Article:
At worst, the plant’s power would go out and the pumps that keep water circulating through the reactor core and spent fuel pool would stop working. In Bunn’s estimation, “within hours,” the reactor core would be exposed due to the heat generated by the core and the spent fuel, which would boil the surrounding water until it evaporated. When that happens, the fuel will begin to melt. The fuel still generates a lot of heat from the radioactive decay of the split atoms, what are called the fission products in the fuel, even after the reactor has been shut down, earning the nickname “the fire that doesn’t go out.”

Despite this, Bunn’s “very very worst case” of a spent fuel fire is not likely to occur in Zaporizhzhia because there is not as much spent fuel there as there is at other sites; Zaporizhzhia used to ship spent fuel to Russia for storage and reprocessing there. That, he explained, is rare and requires “pretty closely packed” and “really hot” fuel that has been recently removed from the reactor.

Regardless of whether or not the power goes out, shelling could still disrupt the cooling process by causing water to leak out of the plant. Unfortunately, the plant has been damaged by the ongoing shelling, especially in the area around a substation, which led to the shutdown of one of the only two operational power lines on August 5.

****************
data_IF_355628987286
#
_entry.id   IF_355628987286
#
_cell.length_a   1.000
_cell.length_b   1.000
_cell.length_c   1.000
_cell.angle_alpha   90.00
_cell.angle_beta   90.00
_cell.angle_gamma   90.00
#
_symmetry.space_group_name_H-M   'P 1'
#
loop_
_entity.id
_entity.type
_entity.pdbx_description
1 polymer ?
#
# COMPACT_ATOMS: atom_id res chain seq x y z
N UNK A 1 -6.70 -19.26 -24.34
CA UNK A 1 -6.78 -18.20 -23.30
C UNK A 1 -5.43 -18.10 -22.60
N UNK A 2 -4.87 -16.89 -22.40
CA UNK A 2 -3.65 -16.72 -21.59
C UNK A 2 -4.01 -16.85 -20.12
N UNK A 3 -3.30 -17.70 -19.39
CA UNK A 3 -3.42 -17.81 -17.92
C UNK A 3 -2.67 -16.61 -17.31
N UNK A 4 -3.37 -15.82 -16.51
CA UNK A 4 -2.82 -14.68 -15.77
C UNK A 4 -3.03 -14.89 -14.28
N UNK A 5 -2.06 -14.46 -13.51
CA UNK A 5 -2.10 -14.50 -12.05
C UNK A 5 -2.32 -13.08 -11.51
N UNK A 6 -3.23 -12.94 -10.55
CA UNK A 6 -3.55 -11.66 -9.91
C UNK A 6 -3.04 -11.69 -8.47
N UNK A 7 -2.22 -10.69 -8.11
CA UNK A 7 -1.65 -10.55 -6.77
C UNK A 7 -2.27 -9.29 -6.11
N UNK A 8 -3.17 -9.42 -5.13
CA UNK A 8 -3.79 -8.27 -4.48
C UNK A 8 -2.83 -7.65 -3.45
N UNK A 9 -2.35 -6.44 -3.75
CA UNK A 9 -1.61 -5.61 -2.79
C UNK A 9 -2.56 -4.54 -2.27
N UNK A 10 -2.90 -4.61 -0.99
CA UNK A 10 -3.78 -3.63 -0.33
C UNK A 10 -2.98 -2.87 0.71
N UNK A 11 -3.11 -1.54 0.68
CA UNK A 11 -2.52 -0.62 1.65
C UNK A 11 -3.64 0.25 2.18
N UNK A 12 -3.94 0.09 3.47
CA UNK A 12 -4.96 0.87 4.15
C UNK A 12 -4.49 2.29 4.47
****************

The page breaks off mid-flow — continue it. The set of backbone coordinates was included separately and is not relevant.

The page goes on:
Bunn told Vox that people are the most important factor in ensuring the plant’s security. Bunn claimed that the Ukrainian operators had been forced to continue their work for several months while under Russian gunpoint. “[They are] under tremendous emotional strain; many have relocated their families, and they are physically and emotionally spent. It’s always possible for mistakes to be made in the plant’s operation with people around. They have been performing heroically, but mistakes are inevitable when people are under pressure.